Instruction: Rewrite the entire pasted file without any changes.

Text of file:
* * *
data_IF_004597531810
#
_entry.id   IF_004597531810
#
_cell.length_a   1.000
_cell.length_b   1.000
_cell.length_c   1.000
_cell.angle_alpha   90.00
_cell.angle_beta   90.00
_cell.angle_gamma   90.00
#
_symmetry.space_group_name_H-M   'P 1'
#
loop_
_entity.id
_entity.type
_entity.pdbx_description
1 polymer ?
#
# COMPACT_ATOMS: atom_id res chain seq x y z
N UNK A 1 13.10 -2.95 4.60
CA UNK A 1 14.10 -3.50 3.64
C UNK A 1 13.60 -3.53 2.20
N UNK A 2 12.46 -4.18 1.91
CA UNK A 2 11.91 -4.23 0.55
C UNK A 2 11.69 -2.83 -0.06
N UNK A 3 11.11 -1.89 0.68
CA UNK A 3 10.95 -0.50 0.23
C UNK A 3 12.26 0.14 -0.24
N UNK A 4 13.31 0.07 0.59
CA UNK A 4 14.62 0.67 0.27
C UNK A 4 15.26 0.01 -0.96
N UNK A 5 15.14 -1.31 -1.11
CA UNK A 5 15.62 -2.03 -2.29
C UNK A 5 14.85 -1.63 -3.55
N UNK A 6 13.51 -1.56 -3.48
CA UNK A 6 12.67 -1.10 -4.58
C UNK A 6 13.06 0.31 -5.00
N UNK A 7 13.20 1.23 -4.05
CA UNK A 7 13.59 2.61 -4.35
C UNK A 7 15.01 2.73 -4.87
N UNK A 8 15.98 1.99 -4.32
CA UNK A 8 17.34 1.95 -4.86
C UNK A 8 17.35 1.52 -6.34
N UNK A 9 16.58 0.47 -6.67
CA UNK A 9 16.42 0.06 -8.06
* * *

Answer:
data_IF_004597531810
#
_entry.id   IF_004597531810
#
_cell.length_a   1.000
_cell.length_b   1.000
_cell.length_c   1.000
_cell.angle_alpha   90.00
_cell.angle_beta   90.00
_cell.angle_gamma   90.00
#
_symmetry.space_group_name_H-M   'P 1'
#
loop_
_entity.id
_entity.type
_entity.pdbx_description
1 polymer ?
#
# COMPACT_ATOMS: atom_id res chain seq x y z
N UNK A 1 13.10 -2.95 4.60
CA UNK A 1 14.10 -3.50 3.64
C UNK A 1 13.60 -3.53 2.20
N UNK A 2 12.46 -4.18 1.91
CA UNK A 2 11.91 -4.23 0.55
C UNK A 2 11.69 -2.83 -0.06
N UNK A 3 11.11 -1.89 0.68
CA UNK A 3 10.95 -0.50 0.23
C UNK A 3 12.26 0.14 -0.24
N UNK A 4 13.31 0.07 0.59
CA UNK A 4 14.62 0.67 0.27
C UNK A 4 15.26 0.01 -0.96
N UNK A 5 15.14 -1.31 -1.11
CA UNK A 5 15.62 -2.03 -2.29
C UNK A 5 14.85 -1.63 -3.55
N UNK A 6 13.51 -1.56 -3.48
CA UNK A 6 12.67 -1.10 -4.58
C UNK A 6 13.06 0.31 -5.00
N UNK A 7 13.20 1.23 -4.05
CA UNK A 7 13.59 2.61 -4.35
C UNK A 7 15.01 2.73 -4.87
N UNK A 8 15.98 1.99 -4.32
CA UNK A 8 17.34 1.95 -4.86
C UNK A 8 17.35 1.52 -6.34
N UNK A 9 16.58 0.47 -6.67
CA UNK A 9 16.42 0.06 -8.06